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Chef Inspirations

A smashing New York pastry chef; salt that's sour; a dishwasher-turned-chef in Chicago; modern Athenians; Tetsuya's new Sydney digs.

A Cello Prodigy
Everyone raves about 1998 F&W Best New Chef Laurent Tourondel's deft hand with fish at his restaurant Cello in Manhattan, but pastry chef Jean-François Bonnet deserves accolades of his own. A 25-year-old Frenchman who's only been in New York for a year and a half, Bonnet takes an unusual approach to a craft that prides itself on precision and discipline. When creating a new dessert, he says, "I like to smash everything together and see what happens." This is the technique that led to one of his more exotic desserts, banana soup with olive oil ice cream. While working with olive oil, Bonnet licked some off his finger, ate a piece of banana and found the combination irresistible. Not all of Bonnet's desserts are quite so avant-garde: Bananas (hold the olive oil) turn up again in the attached recipe.

—Kate Heddings

Grain of Salt
On a recent trip to Istanbul, I was caught in a snarl of shoppers at the spice market on a hectic Saturday afternoon, wedged right in front of a stall selling a captivating selection of colorful spices, fragrant herbs and tantalizing dried fruit and roasted nut snacks. My good buddy Lori Longbotham nudged me and pointed to a shimmering pile of jagged crystals. "Try this," she said, handing me a shard. I was in no way prepared for the intensely tart sensation that nipped my tongue. "It's lemon salt," she said. Lemon salt, otherwise known as citric crystals or sour salt, is derived from citric acid and is used as a preservative, pickling agent and flavoring throughout Europe, Eastern Asia and the Middle East. Found in this country in Middle Eastern grocers and the kosher-food sections of some supermarkets, lemon salt adds a unique tang to soups, stews, brines and pickles. It brings out the best flavor in the beet soup recipe that follows.

—Marcia Kiesel

Geno Therapy
It's been said that the best cooks are ex-dishwashers, and there's no better proof of that than Generoso Bahena (a.k.a. Geno), who is currently the chef and owner of three Mexican restaurants in Chicago: Chilpancingo, Ixcapuzalco and his newest, Generoso's Bar and Grill. At 16, Bahena moved from Mexico to Chicago and took a position as a dishwasher just to be in the kitchen. His break came when a cook was late one morning and he was given the chance to peel potatoes and garlic. "My hands bled for days, but I got promoted," he says proudly. In 1987, Bahena started working for Rick Bayless at Frontera Grill and made his way up to managing chef. After traveling through all 31 states of Mexico to study his native cuisine, Bahena opened Ixcapuzalco, his first restaurant, in 1999, serving some of the most sincere, authentic Mexican food in Chicago. Now Bahena pays someone else to do the dishes, while he prepares outstanding dishes like his Ensalada Chilpancingo.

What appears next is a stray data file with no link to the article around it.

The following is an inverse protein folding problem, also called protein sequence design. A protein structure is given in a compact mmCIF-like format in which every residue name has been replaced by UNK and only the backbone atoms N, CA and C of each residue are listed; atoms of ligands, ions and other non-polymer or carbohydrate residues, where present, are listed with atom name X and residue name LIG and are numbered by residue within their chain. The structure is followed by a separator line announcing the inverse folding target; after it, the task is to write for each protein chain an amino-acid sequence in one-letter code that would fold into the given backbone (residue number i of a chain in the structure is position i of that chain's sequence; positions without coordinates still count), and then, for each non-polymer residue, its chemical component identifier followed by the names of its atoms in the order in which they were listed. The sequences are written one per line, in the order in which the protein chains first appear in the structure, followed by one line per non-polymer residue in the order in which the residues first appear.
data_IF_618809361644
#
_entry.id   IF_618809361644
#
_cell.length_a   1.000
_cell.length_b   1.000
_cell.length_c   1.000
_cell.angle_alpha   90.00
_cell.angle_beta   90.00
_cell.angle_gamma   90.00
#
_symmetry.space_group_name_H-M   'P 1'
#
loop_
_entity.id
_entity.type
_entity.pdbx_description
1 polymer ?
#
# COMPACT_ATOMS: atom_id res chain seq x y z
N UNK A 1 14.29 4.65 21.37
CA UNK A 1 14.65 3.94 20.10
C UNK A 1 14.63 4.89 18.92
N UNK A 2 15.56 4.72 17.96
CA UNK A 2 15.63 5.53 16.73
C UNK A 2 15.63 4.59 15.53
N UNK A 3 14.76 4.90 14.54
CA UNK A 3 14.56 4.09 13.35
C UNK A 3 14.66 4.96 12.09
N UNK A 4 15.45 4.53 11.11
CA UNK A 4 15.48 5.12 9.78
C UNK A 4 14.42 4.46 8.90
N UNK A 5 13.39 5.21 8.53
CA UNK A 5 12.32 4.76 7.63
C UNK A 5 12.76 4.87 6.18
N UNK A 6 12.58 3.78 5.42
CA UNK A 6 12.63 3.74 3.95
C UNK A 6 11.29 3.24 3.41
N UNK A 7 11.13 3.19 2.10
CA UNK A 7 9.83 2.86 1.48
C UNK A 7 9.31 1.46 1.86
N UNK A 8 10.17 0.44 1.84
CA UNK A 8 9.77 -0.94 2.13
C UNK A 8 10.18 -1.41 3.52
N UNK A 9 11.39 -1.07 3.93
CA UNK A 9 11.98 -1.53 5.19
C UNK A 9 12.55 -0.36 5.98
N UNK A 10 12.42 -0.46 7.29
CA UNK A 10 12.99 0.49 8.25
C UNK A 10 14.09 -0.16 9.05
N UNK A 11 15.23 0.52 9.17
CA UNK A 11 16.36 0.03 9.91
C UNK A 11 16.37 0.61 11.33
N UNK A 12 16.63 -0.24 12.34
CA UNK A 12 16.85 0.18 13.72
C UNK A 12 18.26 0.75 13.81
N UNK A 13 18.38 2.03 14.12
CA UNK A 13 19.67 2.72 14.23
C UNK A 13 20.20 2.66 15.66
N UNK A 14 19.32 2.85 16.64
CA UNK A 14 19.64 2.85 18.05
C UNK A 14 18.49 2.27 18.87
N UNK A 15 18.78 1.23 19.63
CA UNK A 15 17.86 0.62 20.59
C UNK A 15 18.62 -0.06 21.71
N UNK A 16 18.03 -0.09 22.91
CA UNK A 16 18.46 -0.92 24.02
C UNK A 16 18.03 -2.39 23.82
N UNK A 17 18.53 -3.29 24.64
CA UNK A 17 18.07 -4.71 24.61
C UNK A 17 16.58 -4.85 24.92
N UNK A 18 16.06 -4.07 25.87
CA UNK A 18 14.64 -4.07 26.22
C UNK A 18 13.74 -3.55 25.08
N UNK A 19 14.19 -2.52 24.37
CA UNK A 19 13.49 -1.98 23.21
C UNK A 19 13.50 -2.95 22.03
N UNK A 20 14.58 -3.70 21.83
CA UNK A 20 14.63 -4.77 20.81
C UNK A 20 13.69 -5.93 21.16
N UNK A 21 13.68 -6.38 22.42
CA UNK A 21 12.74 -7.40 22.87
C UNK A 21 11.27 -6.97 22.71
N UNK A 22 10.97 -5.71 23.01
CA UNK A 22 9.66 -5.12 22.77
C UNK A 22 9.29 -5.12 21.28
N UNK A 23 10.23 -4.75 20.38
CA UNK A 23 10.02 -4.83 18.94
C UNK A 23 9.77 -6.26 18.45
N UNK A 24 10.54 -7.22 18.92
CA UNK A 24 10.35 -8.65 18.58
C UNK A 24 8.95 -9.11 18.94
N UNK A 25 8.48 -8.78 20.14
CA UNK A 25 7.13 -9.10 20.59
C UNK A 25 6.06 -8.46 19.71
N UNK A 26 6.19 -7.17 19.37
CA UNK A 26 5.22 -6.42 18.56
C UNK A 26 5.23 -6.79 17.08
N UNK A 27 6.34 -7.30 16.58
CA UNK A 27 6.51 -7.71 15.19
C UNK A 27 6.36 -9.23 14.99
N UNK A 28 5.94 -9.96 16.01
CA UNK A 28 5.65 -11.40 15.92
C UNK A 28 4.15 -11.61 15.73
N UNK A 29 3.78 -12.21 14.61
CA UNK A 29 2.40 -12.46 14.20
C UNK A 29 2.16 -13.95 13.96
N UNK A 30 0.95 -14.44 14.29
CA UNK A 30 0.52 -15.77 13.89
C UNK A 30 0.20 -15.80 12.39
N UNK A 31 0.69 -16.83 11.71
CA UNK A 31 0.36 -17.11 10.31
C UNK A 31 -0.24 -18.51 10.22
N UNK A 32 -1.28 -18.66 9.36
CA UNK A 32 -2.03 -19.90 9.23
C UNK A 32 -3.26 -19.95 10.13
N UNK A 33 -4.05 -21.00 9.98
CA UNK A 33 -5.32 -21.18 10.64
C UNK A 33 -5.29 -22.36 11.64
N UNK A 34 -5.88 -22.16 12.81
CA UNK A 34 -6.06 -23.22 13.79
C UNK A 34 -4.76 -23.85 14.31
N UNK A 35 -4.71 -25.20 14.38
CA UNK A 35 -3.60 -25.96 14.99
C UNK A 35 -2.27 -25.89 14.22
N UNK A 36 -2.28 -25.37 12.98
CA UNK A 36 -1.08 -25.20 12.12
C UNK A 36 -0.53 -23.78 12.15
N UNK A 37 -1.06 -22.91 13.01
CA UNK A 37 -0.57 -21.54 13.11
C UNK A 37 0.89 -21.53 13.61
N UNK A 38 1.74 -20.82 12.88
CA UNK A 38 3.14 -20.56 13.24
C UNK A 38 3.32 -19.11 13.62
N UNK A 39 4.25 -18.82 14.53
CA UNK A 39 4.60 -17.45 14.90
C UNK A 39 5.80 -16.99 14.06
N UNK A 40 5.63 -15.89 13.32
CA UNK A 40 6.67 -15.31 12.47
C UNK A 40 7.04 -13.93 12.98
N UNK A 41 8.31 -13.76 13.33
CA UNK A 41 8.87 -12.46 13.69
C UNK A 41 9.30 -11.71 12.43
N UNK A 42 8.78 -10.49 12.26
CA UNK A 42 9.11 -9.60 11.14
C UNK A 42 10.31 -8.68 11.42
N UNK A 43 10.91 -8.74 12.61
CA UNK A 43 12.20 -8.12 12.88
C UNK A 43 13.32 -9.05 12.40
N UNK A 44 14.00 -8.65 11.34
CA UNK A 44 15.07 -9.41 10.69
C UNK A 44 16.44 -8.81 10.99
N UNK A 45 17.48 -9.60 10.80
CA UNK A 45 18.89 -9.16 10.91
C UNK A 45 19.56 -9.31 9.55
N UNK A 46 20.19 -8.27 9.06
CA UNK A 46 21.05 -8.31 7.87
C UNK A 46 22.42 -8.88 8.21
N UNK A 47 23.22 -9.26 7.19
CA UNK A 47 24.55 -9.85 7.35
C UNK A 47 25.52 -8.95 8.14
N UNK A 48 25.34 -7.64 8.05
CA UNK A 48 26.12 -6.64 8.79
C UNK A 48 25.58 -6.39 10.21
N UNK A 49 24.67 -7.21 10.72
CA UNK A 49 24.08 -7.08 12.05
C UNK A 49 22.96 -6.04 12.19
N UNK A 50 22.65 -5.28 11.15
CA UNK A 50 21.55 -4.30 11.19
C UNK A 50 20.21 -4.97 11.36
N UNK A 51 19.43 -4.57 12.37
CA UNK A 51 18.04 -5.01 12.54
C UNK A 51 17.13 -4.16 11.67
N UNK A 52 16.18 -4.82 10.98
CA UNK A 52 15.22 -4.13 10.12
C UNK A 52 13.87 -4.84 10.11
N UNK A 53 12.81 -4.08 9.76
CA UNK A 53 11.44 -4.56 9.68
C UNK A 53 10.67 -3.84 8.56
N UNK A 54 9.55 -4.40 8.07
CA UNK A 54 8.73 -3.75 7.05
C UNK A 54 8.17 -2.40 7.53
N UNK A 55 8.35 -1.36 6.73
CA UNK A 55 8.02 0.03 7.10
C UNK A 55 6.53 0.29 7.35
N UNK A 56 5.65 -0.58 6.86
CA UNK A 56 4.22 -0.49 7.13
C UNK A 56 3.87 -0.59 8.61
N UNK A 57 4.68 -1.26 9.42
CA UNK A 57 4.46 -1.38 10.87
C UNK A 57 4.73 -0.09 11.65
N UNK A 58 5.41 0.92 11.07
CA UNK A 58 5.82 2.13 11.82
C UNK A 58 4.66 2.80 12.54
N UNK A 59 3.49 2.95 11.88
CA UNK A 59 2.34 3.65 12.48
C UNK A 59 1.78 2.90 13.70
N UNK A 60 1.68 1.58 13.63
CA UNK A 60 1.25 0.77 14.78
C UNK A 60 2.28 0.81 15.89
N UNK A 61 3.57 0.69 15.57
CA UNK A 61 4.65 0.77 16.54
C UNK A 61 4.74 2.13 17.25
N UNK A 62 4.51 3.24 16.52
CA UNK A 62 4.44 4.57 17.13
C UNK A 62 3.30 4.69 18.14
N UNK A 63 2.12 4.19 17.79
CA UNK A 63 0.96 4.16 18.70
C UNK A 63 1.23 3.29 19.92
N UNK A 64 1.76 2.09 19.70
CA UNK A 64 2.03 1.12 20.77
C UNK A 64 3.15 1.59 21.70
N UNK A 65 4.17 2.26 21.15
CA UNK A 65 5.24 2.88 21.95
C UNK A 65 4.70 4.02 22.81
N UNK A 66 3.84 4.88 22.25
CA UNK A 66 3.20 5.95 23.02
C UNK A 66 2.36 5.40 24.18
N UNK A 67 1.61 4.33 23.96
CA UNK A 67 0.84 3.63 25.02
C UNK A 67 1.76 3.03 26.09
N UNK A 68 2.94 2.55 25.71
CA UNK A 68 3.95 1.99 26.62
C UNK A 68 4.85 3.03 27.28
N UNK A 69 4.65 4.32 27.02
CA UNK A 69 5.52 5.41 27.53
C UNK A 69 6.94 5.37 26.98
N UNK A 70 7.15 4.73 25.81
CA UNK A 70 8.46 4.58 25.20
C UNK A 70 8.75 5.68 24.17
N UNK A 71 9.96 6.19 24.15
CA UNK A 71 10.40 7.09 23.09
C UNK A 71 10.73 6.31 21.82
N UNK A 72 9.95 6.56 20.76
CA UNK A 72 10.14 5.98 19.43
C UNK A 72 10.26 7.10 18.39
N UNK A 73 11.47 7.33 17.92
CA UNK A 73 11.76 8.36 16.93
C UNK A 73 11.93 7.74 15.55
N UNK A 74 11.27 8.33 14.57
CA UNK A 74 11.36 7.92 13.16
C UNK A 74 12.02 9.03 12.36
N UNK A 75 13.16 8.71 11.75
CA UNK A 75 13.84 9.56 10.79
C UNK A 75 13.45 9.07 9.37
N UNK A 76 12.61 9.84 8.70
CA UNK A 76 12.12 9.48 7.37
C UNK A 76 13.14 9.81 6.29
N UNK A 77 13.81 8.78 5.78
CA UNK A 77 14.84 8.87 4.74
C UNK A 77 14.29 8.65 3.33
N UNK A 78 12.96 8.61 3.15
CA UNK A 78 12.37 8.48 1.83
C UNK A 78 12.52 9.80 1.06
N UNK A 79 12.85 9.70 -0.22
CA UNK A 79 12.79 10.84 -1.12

—K.H.

Still Life
Whenever Hans and Patti Röckenwagner travel abroad, which is often, they like to seek out unusual objects that they can use at their idiosyncratic restaurant in Santa Monica, Röckenwagner. Their most esoteric purchase is the shoebox-size still that's become the centerpiece of their "Ultimate Dinners," 10-course extravaganzas offered to six people at a time.

At the start of the meal, the still, crafted in Germany by a glass artist, is assembled on top of the dining table. Wine, usually Merlot or Riesling, is poured into a heart-shaped chamber that sits over a flame. As the wine heats, the alcohol vaporizes, travels through a tube and then condenses. "While you're eating, you're watching this small science project," Patti says. After three hours, enough eau-de-vie has collected for each diner to have a sip.

Hans admits that the spirit is a bit rough around the edges—"more a novelty than a great drinking experience." But, with its hints of chocolate, nuts and eucalyptus, it's not your typical moonshine, either (2435 Main St.; 310-399-6504).

—Chris Rubin

Greek Revival
Over the past five years, some of the best chefs in Athens have redefined Greek cuisine. With a greatly expanded repertoire of regional ingredients and, often, with ideas imported from France, these chefs have brought age-old traditions into the modern era.